Canterbury's fertile soils, warm summers and cold winters produce wines that are renowned for their intense flavours, richness and complex fruit.
Canterbury is a relatively new wine region with production first established in 1978. However, the region is already making waves for its aromatic cool climate wines.
Wineries and vineyards in Canterbury spread from Waimate in the north to Cheviot in the south, with the thriving regions of Waipara Valley and Banks Peninsula in between. The best part about a Canterbury wine experience is that almost all wineries can be reached after a short drive from Christchurch.
Waipara Valley, an hour’s drive north of Christchurch, is quietly being recognised as an unsung hero of New Zealand’s wine industry. The fast-growing sub-region has a reputation for producing racy reislings and rich pinot noirs. Cellar door tastings at celebrated wineries, such as Mud House Wine Company, Pegasus Bay, Greystone Wines and Muddy Water offer the chance to experience the distinct influences that soil and climate have on each variety of wine.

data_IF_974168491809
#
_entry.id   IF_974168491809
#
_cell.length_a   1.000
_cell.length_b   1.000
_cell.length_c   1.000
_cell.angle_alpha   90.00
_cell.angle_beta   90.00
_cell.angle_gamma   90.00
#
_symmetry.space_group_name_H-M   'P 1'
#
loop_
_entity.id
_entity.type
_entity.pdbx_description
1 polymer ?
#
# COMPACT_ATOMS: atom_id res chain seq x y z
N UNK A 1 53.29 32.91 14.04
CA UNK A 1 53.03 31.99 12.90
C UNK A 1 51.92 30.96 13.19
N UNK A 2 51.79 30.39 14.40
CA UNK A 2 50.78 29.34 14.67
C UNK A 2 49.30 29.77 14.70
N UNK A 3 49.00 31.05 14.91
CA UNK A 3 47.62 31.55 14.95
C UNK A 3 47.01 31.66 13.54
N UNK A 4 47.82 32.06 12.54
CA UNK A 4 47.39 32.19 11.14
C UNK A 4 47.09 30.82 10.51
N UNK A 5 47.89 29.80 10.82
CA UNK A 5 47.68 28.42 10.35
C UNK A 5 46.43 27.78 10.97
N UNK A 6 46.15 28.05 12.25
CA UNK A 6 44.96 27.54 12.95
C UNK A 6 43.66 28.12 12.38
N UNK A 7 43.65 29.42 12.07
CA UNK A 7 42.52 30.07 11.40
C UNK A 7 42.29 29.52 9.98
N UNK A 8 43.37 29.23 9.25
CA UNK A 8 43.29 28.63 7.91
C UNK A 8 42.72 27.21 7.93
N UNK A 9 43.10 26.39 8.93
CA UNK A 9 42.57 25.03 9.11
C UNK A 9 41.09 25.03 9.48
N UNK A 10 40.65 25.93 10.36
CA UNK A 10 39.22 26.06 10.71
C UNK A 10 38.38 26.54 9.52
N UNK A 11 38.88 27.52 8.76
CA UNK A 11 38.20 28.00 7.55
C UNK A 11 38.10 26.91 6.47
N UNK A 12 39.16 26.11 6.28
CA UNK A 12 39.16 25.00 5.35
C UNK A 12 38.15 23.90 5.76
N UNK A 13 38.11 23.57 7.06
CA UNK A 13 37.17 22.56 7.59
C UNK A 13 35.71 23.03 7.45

Boutique wineries and vineyards can also be found from Banks Peninsula, on the outskirts of Christchurch, sweeping northwards towards Waipara Valley and in the Waitaki Valley, located south of the Garden City.
A wine trail in the Canterbury is incomplete without the accompanying food experience. Kaikoura, the crayfish/ lobster capital of New Zealand, dishes up succulently fresh seafood – perfect with a local pinot gris or reisling. In Banks Peninsula and Akaroa, cafes make the most of the local produce and fresh catch, served with a distinctly French influence. Elsewhere in Canterbury, you’ll find towns filled with artisan producers who make the most of the local bounty.